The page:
This invention relates to methods for applying coatings to volatile gelatinous surfaces on substrates in a high vacuum, and more particularly this invention relates to thin film deposition of dielectric on liquid crystal on a substrate with specific application to deposition of multilayer optical quality dielectric materials on polymeric liquid crystal materials for use in electro-optic applications.
  • [0005]
    One of the challenges of manufacturing is the difficulty of vacuum coating of materials that have a tendency to evaporate and decompose under vacuum. One material of interest is polymer dispersed liquid crystal (PDLC) film, the material used in electro-optical modulators to image large surfaces.
  • [0006]
    The known method for EO modulator fabrication is use of commercial NCAP (nematic curvilinear aligned phase) material in which PDLC is sandwiched between two layers of ITO MylarŪ film. The conventional manufacturing process involves lamination of a film to a laminate of NCAP. Two patents, assigned to Photon Dynamics, Inc., describe Such processes:
  • [0007]
    “Modulator Transfer Process and Assembly,” Michael A. Bryan, U.S. Pat. No. 6,151,153 (2000).
  • [0008]
    “Modulator Manufacturing Process and Device,” Michael A. Bryan, U.S. Pat. No. 6,211,991 B1 (2001).
  • [0009]
    The lamination process has the limitation of inconsistent surface flatness, mechanical instability, and extremely low yield in manufacture.
  • [0010]
    Concurrent techniques under development involve the lamination of a polyester film having a mirror coating onto a layer of light sensitive but volatile material. (See U.S. patent application Ser. No. ______ filed concurrently entitled METHOD FOR FABRICATING ELECTRO-OPTIC LIGHT MODULATOR in the names of Xianhai Chen, David Baldwin, and Alexander Nagy, Townsend and Townsend and Crew Docket No. 14116-81.00US). While the mirror surface directly engages the light sensitive material, representing an improvement over prior art techniques, the assembly process is subject to human-introduced errors such as wrinkling of the pellicle, nonuniform adhesion, capture of dust particles and creation of bumps at the time of assembly. What is needed is a structure and a technique to allow direct vacuum coating of materials, thus eliminating the film lamination process.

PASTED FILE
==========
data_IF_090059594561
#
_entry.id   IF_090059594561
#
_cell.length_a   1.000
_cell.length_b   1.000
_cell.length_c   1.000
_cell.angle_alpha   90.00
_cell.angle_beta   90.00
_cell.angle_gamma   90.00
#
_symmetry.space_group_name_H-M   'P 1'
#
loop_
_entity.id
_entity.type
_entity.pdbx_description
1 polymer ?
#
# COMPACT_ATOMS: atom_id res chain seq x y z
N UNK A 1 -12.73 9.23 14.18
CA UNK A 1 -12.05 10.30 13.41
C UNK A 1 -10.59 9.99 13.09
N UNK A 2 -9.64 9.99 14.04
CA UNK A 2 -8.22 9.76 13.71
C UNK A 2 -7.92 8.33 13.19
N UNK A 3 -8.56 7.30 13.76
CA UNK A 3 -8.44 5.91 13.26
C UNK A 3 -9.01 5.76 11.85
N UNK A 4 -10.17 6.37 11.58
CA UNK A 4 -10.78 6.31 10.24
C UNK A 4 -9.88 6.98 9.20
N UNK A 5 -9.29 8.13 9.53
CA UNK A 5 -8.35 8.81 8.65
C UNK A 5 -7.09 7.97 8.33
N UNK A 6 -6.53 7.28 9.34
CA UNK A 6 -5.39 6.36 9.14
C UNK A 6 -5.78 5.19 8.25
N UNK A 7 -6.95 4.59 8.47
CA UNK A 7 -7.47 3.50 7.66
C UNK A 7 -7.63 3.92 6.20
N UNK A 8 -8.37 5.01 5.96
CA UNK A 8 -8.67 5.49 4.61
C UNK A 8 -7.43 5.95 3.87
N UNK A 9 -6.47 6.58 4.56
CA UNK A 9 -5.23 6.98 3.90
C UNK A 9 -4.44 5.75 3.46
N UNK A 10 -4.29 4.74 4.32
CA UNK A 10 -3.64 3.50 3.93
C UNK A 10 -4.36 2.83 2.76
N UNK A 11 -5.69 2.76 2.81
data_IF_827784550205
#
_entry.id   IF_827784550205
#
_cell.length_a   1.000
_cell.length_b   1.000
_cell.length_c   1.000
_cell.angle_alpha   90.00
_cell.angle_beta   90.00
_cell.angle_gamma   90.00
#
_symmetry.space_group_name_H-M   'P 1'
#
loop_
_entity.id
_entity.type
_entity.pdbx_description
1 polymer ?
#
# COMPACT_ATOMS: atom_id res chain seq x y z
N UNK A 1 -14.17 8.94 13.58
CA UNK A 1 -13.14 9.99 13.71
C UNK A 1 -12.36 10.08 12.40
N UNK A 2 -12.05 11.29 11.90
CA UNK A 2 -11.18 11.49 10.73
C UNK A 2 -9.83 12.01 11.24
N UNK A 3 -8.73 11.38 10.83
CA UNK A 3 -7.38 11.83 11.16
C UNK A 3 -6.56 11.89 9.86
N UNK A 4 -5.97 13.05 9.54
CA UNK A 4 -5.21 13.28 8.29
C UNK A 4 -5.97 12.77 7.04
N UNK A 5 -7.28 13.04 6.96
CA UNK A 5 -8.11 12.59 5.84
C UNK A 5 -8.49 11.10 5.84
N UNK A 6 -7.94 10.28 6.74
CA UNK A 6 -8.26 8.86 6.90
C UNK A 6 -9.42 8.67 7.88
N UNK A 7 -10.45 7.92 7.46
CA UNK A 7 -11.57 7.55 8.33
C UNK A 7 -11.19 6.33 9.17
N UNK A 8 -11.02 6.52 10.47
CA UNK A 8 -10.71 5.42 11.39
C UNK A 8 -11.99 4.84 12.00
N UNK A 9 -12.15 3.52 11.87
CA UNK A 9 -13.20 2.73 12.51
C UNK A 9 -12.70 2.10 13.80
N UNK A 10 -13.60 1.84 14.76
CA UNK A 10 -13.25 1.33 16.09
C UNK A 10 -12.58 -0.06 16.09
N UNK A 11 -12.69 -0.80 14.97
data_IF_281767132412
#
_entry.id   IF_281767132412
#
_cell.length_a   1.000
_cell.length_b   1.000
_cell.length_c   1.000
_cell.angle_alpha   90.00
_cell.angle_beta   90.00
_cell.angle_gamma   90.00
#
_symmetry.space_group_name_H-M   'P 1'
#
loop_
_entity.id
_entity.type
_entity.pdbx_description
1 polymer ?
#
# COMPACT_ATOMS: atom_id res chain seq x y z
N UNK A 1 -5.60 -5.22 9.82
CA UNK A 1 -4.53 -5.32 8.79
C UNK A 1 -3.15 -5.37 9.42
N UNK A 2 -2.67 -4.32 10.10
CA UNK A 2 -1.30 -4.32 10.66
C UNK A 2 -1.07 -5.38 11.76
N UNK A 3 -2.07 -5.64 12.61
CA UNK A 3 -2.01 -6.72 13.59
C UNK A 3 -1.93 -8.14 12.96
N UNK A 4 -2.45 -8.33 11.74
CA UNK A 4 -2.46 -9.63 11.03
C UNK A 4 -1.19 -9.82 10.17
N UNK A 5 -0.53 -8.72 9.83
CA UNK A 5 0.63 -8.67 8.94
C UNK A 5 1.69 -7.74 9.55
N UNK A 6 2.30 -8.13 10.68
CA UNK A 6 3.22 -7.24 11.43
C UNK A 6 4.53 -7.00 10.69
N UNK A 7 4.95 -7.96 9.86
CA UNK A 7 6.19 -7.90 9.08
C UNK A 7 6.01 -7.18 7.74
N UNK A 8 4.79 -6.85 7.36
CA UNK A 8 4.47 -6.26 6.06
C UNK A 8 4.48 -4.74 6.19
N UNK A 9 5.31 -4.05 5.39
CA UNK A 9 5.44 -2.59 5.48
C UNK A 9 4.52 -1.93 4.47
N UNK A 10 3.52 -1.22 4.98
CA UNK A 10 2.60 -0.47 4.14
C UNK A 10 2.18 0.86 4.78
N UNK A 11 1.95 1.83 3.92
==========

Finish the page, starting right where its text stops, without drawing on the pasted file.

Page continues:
• [0011]
    According to the invention, in order to allow application of any coating under a vacuum over a volatile gelatinous layer, such as polymer dispersed liquid crystal (PDLC) on an optical glass substrate with a transparent electrode, such as indium tin oxide (ITO) on its surface, a layer of an intermediate stress absorbing polymeric material, such as polyurethane is first applied to cover the volatile gelatinous layer to prevent evaporation and escape of volatiles, thereafter the coating is applied under a very high vacuum using for example a technique called Physical Vapor Deposition (PVD) or sputtering. In a specific embodiment applicable to optics, a PDLC layer is first spin coated onto a type BK-7 optical glass sheet or cube, then a polymer-based adhesive layer of a polyurethane water-based emulsion with embedded silica nanoparticles that are chemically nonreactive is applied to protect against the undesired evaporation of the liquid crystal material, to absorb stress and to improve the adhesion of a dielectric layer, namely the dielectric mirror coatings. Finally, multi-layer stacks of two different materials having respective high and low refractive indices are consecutively deposited on the adhesive layer under a very high vacuum by Physical Vapor Deposition/Sputtering. The multi-layer stacks of high and low refractive indices form a wavelength selective high reflectivity optical reflector conjoined to the surface of the liquid material tuned to the specific wavelength at which the electro optic modulator operates.